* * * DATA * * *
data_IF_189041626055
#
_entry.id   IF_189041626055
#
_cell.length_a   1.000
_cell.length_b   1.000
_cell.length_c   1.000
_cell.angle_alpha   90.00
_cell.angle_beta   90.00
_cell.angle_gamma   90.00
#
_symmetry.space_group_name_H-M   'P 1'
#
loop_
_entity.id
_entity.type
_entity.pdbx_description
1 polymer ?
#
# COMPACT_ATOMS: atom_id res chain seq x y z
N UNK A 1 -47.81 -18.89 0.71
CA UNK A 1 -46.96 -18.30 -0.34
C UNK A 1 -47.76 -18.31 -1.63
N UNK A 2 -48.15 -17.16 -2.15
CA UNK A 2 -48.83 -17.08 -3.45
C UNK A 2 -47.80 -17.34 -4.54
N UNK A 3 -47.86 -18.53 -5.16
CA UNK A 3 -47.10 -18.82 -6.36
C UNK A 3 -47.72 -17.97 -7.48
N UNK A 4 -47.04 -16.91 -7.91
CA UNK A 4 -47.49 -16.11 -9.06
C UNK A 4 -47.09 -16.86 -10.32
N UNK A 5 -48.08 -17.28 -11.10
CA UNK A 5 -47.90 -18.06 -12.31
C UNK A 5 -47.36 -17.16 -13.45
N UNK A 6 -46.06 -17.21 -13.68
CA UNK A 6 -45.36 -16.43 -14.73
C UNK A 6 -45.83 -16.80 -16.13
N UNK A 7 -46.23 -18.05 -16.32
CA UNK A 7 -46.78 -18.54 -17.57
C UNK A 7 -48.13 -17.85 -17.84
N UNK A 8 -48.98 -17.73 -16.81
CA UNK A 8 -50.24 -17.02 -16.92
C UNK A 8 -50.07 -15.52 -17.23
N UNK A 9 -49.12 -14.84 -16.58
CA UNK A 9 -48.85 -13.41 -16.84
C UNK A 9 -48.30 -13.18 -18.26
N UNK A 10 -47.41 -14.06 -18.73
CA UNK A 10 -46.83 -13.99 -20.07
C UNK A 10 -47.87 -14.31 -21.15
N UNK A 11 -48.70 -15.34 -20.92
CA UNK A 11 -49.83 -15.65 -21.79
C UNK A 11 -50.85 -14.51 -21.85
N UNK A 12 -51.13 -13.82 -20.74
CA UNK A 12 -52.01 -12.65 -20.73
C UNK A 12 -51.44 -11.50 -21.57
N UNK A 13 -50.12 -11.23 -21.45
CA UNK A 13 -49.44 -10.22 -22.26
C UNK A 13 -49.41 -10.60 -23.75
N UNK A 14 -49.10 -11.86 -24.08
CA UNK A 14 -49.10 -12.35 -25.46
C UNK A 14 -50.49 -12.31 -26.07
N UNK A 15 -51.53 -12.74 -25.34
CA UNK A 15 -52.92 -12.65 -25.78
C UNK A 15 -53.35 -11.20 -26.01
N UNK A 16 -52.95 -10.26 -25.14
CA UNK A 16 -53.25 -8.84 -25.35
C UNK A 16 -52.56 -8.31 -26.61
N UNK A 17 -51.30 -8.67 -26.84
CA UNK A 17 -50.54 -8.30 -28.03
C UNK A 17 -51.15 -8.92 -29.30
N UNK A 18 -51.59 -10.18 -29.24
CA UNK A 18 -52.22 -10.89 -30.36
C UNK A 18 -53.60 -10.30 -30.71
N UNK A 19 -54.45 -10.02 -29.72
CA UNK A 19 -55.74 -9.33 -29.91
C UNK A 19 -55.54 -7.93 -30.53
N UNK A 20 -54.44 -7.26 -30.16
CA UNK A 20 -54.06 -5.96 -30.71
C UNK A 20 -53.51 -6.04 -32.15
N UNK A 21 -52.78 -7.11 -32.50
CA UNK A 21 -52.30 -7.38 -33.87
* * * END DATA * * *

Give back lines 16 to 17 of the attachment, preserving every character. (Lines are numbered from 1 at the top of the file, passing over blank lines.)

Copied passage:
_entity.type
_entity.pdbx_description